Once upon a time, when I was 16 or 17, I went into a bookstore and opened Vampire the Masquerade (2nd ed.). I’ve never been the same. I’ve done some writing since then. Fast forward. There is a new book available that I’ve contributed to: Lore of the Clans. You can listen to Eddy Webb talk about the development of my two chapters at the following links (the Followers of Set and the Tzimisce respectively).
I’ve done the math. I’ve been reading White Wolf books for longer than I have not been (yikes!). Since the beginning, if you crack open one of those books, you’ll find, in the opening credits, a little Special Thanks section. Contributors and other people involved are given thanks via little nick names. Even if I didn’t know the context of these inside jokes, the section always added a little warmth. So now, all these years later, of all the things I’ve done in this fictional world I’ve played in, I find this little bit tickles my inner teenage fan the most… Getting my own nickname.
You can read the intro fiction to my Tzimisce chapter HERE.
Below, is the opening fiction to the Follower’s of Set chapter. Have you heard the legend of Haint Blue?
The Poison Tree
I’m rolling down the outer-roads, somewhere near the Okefenokee Swamp, edging on the static of “Black Snake Moan,” when the phantom signal comes in.
The car radio croons, “Mmm-mmm! Black snake crawlin’ in my room.” Then it says, “Zzzzzzzshhhhhhhhhh!” Then the music. Deep. Bottomless. Filled with the primordial blues of reptile sex. Music that taught people new ways to revel and kill. The music of Haint Blue.
The fuel needle does a heroin shiver over E. Sold my homicide badge to some kids for gas money three truck stops back. It was just the relic of a dead religion. My lost history. The cult killings—the gaudy headlines—crime scene photos—the screaming eyes of cadavers—the dead eyes of interviewees—the tendrils of conspiracy—the warnings from above—my lost vocation—lost marriage—lost. Empty context. An amphetamine stew of memories.
How long had I been chasing Haint Blue?
Static. Lost the music. My knuckles form a row of white tombstones on the wheel. I jerk left. Right. The music crackles back, filling my brainpan with sizzling eel afterbirth. His music.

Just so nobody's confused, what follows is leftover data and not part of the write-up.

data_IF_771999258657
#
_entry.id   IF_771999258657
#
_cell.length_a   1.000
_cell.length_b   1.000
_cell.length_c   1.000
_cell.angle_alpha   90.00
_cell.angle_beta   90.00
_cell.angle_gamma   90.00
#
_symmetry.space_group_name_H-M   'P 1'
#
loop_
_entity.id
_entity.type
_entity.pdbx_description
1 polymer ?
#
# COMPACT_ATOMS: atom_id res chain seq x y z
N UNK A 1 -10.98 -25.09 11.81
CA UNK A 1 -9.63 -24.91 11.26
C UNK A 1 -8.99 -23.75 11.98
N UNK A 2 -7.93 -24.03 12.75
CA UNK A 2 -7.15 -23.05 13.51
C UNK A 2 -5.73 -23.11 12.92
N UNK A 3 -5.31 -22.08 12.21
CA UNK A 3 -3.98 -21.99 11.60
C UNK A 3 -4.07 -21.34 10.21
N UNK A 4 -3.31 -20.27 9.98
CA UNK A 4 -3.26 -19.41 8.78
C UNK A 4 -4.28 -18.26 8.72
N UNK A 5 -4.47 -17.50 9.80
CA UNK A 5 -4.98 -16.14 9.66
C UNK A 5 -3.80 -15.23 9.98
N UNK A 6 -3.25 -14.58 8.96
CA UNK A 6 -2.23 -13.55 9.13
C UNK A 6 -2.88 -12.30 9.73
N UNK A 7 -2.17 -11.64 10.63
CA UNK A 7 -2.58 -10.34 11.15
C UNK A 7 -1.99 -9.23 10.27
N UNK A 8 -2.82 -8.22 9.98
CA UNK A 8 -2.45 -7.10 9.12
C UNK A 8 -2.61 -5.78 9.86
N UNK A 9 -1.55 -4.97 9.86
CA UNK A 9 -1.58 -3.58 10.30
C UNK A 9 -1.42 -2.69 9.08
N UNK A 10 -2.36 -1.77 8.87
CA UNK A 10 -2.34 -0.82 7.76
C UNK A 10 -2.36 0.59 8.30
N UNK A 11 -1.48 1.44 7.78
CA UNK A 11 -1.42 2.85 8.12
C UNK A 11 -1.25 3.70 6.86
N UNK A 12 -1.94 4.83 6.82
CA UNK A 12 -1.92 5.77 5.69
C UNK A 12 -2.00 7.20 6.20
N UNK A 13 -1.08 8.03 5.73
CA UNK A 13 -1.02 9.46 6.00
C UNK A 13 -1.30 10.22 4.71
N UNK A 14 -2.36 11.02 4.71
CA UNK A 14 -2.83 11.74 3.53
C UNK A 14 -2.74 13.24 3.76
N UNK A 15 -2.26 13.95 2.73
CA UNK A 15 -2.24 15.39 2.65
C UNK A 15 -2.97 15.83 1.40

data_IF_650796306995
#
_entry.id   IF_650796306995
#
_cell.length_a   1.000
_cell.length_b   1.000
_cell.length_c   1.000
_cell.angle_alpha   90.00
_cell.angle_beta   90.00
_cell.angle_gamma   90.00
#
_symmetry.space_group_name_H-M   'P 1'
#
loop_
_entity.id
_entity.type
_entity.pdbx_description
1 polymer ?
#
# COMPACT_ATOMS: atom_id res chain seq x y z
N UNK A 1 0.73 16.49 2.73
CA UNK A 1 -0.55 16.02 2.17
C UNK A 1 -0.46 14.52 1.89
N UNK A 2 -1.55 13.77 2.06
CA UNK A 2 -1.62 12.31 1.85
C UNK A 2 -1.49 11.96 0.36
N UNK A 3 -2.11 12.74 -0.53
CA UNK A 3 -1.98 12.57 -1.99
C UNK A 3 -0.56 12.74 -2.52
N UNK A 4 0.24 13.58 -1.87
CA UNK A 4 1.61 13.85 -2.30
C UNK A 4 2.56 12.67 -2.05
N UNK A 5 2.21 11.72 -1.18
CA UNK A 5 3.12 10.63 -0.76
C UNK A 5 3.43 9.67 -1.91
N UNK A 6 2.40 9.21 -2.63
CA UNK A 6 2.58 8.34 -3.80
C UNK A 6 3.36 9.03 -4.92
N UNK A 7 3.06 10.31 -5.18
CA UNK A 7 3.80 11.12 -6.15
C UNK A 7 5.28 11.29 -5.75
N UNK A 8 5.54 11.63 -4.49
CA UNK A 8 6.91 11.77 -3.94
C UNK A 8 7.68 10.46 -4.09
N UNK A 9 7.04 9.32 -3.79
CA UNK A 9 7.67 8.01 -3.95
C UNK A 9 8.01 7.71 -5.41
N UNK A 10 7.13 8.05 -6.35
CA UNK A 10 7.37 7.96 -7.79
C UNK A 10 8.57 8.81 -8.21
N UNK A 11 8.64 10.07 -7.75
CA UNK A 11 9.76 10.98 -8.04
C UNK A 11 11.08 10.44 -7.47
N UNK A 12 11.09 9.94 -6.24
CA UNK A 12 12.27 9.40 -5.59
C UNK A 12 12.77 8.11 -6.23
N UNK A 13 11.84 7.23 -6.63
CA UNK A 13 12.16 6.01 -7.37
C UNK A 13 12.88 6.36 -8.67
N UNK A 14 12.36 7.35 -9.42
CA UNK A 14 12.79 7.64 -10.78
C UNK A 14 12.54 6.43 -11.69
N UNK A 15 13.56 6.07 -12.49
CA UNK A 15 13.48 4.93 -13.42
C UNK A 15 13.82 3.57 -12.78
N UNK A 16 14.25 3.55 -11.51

Haint Blue. The Conjure Man. The walking mythos. Everyone knows somebody who knows somebody who heard his music live. Did a deal with the Devil at a crossroads, they say. His music shows you things, they say. His coffin-shaped guitar case holds secrets. For a trade, he’ll show you wonders. When the six-string priest plays, the dead dance.
In all of the twisted paths of the investigation—from prostitutes to deacons to drug dealers to government officials—the one constant was Haint Blue. Georgia truckers will vomit apocrypha about the rogue radio signal that comes in the late hours, Mesozoic lyrics you can’t quite make out. The sound virus.
No leads. Nothing left. All I had was the music. I don’t know how I know, but I know where to go. All roads lead to Haint Blue.
Just like that, he appears in the cyclopic glare of my last headlight. A dapper holocaust with his coffin guitar case. I’m out of the car, gun drawn. I aim for his heart. Gators bellow and eyes gleam in the dark off the road. Under the brim of his hat, Haint Blue smiles at me the way mushroom clouds smile at the sun. I drop the gun. Bullets are just an unnecessary rudeness.
All the terrible things I saw to find him, the things I did, just rungs down the ladder. Every clue teasing the ultimate secrets of the cosmos, like humming a song you can’t quite remember.
“More,” I say through the tears, “please show me more.”
He nods. His pale blue tie glows in the black, like a river of souls dribbling down his chin to his belt. He offers me a straight razor. I cut along, not across.
Frogs croak prayers to the void. The smell of rotting peat. The feverish crossroad pavement.
When did I lay down? That’s when I notice the bottle trees—small, dead trees with blue bottles stuck on the ends of the bare branches. Used to see them in yards, when I was a kid. Mama’d say some hoodoo about the bottles trapping roaming night spirits until the morning light destroyed them. The wind blows piping music through the stained glass branches.
A cold palm presses my mouth. Baptism tastes like unlucky pennies. “See you on the other side of Duat,” Haint whispers like a kindly psychopomp. Then he strangles his six strings down to revenant whale groans. He sings, but I can’t catch all the words.
“…I was angry with my foe—I told it not, my wrath did grow—and I watered it in fears—night and morning with my tears—and I sunned it with smiles—and with soft deceitful wiles—and it grew both day and night—till it bore an apple bright…”
The gators become crocodiles. The sky opens wide, showing the convoluted pantheon that is its teeth. The godmonster menagerie—all perched in the branches of the Poison Tree of Souls. Before the river of death carries me away, I hear the breaking of blue glass. Haint cackles, “Come out! Come out! Meet your new sibling.” Funny thing, as the bottles break, the mad piping does not quiet. It grows louder.